Epigenetic effects of psychological stressors in humans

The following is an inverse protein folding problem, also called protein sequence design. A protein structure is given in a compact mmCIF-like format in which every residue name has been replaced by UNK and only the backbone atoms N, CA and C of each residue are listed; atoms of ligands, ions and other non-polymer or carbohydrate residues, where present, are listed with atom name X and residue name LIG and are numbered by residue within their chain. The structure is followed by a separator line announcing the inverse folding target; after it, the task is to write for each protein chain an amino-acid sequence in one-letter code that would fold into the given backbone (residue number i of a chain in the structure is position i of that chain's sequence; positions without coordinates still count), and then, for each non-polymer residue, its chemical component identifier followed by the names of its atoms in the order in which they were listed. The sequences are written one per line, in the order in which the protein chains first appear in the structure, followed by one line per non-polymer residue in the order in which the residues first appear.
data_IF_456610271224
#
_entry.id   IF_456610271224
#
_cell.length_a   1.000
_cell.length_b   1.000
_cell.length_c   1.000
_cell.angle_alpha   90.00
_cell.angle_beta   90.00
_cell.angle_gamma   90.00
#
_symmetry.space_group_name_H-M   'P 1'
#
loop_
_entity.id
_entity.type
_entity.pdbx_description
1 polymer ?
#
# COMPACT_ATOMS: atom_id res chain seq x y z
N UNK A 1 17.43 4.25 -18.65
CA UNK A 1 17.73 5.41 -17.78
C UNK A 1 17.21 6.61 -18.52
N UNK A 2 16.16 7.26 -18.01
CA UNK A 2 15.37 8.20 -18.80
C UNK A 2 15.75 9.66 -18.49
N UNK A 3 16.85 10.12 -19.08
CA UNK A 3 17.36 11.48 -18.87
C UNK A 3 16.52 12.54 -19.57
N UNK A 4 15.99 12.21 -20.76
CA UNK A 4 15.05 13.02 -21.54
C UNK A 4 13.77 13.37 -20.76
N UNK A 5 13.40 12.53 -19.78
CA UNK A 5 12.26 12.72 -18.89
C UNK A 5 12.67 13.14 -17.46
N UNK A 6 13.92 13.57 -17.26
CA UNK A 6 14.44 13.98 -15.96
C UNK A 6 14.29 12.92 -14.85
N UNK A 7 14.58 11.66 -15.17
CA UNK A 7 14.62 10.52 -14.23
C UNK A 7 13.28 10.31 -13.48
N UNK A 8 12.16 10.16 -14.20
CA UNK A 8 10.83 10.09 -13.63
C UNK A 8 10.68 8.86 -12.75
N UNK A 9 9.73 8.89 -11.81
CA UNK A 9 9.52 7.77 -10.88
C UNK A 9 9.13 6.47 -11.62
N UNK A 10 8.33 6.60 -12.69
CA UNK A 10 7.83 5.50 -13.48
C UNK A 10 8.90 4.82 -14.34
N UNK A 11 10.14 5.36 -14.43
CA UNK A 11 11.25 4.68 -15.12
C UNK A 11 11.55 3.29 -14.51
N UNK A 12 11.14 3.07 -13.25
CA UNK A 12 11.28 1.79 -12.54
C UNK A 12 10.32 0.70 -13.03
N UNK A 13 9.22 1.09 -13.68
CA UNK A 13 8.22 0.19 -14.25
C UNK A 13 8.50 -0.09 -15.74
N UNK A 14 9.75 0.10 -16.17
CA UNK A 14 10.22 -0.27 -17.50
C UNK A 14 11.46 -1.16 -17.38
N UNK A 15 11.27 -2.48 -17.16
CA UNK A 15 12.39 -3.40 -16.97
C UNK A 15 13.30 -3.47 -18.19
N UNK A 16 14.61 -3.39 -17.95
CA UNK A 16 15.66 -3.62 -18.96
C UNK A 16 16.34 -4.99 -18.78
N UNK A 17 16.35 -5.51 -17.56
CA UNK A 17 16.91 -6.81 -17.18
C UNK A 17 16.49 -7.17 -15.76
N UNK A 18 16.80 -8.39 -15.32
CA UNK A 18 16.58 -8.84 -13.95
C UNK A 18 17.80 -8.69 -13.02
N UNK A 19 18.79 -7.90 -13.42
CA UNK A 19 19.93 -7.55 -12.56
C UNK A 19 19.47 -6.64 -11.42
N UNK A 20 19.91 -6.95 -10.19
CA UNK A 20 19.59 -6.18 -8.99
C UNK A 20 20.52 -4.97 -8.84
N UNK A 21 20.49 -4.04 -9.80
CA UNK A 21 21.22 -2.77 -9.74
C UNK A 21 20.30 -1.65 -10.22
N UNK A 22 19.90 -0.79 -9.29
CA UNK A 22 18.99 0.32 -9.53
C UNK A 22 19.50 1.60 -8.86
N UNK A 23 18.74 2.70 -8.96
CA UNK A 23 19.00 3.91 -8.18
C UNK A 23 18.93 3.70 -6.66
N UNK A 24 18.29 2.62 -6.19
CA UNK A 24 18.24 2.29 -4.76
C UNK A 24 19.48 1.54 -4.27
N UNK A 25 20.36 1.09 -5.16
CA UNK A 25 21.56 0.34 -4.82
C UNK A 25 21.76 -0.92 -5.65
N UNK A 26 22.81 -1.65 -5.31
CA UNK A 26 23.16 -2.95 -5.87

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The term epigenetics describes the machinery that acts over DNA and controls gene expression and cellular phenotype. With this mechanism, the epigenome controls gene expression by silencing or activating gene transcription. Epigenetics has been characterized as the mediator between environment and the genome. The genome of living eukaryotic organisms is influenced by external environmental cues which modify its functions. The occurring modifications, subsequently define the final phenotype and determine the behavior of the organisms. Stressful signs received from the environment can influence epigenetic mechanisms. These stressful cues can include psychosocial changes across the lifespan of an organism, implying that social environment is able to indirectly change phenotypic features through epigenetic mechanisms. Recently, research has been focused on the effect of psychological stressing cues on the epigenetic machinery, with most of the studies being focused on DNA methylation changes. Animal studies have shown that stressful events during different developmental stages of the organism, especially during early development, can have persistent effects on the epigenome and on the consequent phenotype. Although human studies concerning the effect of psychological stressors are relatively limited, there is growing evidence that similar phenomena with the ones obtained from animal studies, take place in humans too. All studies published so far regarding the effects of psychological stressors in the human epigenome in different developmental stages will be interpreted and discussed in this review, in an attempt to give an insight of the connection between environment and the epigenome.